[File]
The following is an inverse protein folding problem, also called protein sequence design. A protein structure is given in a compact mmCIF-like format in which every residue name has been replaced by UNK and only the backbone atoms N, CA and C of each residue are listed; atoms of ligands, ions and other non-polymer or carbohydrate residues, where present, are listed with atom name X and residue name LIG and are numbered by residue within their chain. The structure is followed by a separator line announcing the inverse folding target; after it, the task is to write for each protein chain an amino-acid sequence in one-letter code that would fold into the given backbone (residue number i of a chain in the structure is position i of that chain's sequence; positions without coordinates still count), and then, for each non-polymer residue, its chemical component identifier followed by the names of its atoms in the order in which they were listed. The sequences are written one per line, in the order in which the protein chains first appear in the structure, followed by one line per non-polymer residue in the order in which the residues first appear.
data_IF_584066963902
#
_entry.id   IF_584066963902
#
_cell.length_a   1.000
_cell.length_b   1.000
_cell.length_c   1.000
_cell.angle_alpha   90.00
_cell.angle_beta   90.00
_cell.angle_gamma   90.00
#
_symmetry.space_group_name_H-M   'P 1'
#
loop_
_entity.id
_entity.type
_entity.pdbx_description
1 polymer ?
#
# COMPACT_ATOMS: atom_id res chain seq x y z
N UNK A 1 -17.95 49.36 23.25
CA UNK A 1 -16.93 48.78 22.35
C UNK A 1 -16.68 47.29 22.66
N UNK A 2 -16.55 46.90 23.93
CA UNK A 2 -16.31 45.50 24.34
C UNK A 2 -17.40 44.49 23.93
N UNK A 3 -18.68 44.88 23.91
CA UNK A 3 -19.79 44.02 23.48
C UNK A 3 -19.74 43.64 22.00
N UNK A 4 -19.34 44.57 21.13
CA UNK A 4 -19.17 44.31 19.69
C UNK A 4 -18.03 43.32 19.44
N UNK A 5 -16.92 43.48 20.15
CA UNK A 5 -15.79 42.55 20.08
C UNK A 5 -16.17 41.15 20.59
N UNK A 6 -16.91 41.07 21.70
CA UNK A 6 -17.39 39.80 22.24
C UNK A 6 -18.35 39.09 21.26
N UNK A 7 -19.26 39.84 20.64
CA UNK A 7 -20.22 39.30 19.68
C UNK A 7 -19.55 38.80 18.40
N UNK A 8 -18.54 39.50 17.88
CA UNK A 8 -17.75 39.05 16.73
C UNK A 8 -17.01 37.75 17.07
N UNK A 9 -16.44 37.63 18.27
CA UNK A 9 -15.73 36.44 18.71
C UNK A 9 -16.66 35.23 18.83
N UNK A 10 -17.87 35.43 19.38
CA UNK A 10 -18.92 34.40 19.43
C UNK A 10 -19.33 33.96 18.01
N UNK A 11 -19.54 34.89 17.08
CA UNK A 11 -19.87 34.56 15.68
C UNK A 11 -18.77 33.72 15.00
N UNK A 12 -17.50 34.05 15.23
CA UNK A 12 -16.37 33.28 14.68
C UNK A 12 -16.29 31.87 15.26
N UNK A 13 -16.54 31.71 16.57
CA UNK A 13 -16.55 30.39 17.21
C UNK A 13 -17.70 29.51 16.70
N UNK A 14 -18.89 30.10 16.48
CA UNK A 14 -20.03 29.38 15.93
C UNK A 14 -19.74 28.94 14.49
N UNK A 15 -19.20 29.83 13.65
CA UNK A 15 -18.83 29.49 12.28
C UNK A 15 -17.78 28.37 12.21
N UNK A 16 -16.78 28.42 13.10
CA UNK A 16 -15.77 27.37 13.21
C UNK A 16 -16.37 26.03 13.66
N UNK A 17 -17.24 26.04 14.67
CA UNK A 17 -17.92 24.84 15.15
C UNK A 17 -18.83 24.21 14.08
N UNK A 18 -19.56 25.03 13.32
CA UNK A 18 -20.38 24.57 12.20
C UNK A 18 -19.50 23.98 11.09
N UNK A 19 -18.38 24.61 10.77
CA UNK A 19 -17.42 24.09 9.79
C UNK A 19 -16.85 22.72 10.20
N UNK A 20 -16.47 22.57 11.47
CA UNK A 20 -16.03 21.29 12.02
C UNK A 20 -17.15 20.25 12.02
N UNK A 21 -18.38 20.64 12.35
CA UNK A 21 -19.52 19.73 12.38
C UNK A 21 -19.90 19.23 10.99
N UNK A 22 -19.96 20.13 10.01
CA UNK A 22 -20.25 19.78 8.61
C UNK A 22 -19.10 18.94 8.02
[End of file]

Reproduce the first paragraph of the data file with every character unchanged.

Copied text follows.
The following is an inverse protein folding problem, also called protein sequence design. A protein structure is given in a compact mmCIF-like format in which every residue name has been replaced by UNK and only the backbone atoms N, CA and C of each residue are listed; atoms of ligands, ions and other non-polymer or carbohydrate residues, where present, are listed with atom name X and residue name LIG and are numbered by residue within their chain. The structure is followed by a separator line announcing the inverse folding target; after it, the task is to write for each protein chain an amino-acid sequence in one-letter code that would fold into the given backbone (residue number i of a chain in the structure is position i of that chain's sequence; positions without coordinates still count), and then, for each non-polymer residue, its chemical component identifier followed by the names of its atoms in the order in which they were listed. The sequences are written one per line, in the order in which the protein chains first appear in the structure, followed by one line per non-polymer residue in the order in which the residues first appear.